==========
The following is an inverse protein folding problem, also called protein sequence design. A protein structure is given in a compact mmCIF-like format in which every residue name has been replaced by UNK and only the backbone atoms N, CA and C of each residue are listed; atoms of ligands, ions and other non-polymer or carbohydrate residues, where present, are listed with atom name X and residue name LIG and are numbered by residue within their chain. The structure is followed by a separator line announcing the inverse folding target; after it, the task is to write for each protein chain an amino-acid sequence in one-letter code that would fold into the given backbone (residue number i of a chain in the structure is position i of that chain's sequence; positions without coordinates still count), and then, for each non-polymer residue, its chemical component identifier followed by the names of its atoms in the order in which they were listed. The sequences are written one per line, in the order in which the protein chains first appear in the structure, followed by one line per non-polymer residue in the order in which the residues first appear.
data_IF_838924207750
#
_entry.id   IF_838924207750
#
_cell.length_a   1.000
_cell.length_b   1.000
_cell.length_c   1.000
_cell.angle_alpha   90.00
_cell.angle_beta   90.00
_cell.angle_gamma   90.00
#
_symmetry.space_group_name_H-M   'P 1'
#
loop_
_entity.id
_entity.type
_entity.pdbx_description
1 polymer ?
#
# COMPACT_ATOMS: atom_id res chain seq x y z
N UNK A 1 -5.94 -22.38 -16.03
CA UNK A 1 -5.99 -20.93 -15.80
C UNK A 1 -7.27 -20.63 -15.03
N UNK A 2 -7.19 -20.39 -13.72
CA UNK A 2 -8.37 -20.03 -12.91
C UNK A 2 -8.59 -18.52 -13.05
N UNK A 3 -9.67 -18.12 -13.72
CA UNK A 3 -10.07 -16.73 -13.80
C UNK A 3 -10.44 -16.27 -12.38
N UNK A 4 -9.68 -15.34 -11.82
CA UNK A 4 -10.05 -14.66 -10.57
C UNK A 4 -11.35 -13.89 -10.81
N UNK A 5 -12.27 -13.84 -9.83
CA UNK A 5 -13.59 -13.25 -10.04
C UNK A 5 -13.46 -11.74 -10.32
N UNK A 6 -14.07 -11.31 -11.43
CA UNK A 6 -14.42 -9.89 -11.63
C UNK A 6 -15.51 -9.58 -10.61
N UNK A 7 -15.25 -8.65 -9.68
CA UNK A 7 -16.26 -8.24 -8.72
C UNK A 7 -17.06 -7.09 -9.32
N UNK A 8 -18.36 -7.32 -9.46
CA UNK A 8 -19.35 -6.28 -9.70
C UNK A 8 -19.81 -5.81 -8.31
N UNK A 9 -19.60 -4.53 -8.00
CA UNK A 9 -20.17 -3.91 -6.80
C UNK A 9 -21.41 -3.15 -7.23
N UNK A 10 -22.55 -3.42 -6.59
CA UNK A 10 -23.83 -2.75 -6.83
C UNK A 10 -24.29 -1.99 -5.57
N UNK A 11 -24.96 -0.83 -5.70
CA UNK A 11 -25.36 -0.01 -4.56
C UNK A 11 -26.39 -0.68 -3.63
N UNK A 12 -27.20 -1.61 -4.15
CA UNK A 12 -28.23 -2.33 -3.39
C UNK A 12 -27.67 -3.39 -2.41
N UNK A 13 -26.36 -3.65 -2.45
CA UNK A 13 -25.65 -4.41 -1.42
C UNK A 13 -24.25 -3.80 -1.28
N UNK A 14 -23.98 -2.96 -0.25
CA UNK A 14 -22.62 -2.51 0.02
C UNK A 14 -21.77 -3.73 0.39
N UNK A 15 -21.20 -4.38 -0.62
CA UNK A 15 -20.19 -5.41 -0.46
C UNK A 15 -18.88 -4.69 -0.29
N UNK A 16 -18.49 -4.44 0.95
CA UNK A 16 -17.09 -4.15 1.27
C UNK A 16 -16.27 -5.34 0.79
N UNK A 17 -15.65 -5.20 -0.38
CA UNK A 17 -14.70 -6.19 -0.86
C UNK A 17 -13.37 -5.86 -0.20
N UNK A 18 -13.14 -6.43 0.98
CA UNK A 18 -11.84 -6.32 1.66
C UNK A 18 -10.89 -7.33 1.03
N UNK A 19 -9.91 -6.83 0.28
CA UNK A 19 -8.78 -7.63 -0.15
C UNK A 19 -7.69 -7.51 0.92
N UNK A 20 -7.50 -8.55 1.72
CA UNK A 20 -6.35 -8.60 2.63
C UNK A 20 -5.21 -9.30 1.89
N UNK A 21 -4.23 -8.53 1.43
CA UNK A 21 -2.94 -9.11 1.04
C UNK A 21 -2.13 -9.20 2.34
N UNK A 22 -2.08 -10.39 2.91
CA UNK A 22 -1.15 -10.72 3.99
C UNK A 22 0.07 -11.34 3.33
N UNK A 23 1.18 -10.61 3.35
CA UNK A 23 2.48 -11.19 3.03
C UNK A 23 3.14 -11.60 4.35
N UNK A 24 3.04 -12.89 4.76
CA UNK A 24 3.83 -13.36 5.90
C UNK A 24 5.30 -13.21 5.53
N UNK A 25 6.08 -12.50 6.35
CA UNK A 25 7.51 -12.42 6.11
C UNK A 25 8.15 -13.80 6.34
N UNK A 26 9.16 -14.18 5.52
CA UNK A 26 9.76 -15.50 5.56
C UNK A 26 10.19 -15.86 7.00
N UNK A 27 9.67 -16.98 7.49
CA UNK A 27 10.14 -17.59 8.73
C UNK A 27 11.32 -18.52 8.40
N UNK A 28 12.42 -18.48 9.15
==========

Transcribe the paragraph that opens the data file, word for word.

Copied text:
The following is an inverse protein folding problem, also called protein sequence design. A protein structure is given in a compact mmCIF-like format in which every residue name has been replaced by UNK and only the backbone atoms N, CA and C of each residue are listed; atoms of ligands, ions and other non-polymer or carbohydrate residues, where present, are listed with atom name X and residue name LIG and are numbered by residue within their chain. The structure is followed by a separator line announcing the inverse folding target; after it, the task is to write for each protein chain an amino-acid sequence in one-letter code that would fold into the given backbone (residue number i of a chain in the structure is position i of that chain's sequence; positions without coordinates still count), and then, for each non-polymer residue, its chemical component identifier followed by the names of its atoms in the order in which they were listed. The sequences are written one per line, in the order in which the protein chains first appear in the structure, followed by one line per non-polymer residue in the order in which the residues first appear.